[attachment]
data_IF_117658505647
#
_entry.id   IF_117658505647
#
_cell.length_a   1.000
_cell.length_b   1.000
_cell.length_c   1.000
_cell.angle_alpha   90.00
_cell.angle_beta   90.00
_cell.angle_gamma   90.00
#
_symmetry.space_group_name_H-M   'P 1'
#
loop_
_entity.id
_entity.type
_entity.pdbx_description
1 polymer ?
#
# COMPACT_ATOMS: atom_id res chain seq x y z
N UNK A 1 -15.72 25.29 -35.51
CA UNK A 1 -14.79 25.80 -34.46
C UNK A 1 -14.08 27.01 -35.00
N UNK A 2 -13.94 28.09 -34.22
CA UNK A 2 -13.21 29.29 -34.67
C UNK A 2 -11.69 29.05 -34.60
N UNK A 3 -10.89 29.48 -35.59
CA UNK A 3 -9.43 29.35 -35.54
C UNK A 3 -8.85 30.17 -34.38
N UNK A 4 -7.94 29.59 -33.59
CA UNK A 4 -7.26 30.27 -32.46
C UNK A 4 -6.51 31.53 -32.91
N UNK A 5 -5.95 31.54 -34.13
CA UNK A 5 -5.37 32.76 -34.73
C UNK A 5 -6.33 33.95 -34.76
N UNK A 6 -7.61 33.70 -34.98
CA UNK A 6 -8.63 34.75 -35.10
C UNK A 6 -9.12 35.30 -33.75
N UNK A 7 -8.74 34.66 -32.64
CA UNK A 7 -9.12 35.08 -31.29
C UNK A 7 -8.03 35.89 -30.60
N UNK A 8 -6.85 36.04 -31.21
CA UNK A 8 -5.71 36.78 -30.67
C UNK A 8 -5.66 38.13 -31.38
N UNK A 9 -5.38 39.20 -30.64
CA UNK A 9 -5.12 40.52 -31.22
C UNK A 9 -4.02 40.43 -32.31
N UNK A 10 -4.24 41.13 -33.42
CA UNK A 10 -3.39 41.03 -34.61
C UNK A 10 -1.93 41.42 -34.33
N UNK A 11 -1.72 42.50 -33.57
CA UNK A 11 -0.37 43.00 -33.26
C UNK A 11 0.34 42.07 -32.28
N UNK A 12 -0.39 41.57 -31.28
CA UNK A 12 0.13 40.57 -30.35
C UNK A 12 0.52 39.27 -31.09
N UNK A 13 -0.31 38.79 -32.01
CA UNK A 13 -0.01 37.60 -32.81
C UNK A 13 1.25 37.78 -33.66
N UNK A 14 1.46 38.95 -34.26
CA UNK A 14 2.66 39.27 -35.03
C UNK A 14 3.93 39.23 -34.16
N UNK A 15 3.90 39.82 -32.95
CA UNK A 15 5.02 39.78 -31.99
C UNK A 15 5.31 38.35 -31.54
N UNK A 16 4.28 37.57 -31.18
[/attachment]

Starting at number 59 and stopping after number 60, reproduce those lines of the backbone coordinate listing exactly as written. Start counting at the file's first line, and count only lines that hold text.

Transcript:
C UNK A 13 1.25 37.78 -33.66
N UNK A 14 1.46 38.95 -34.26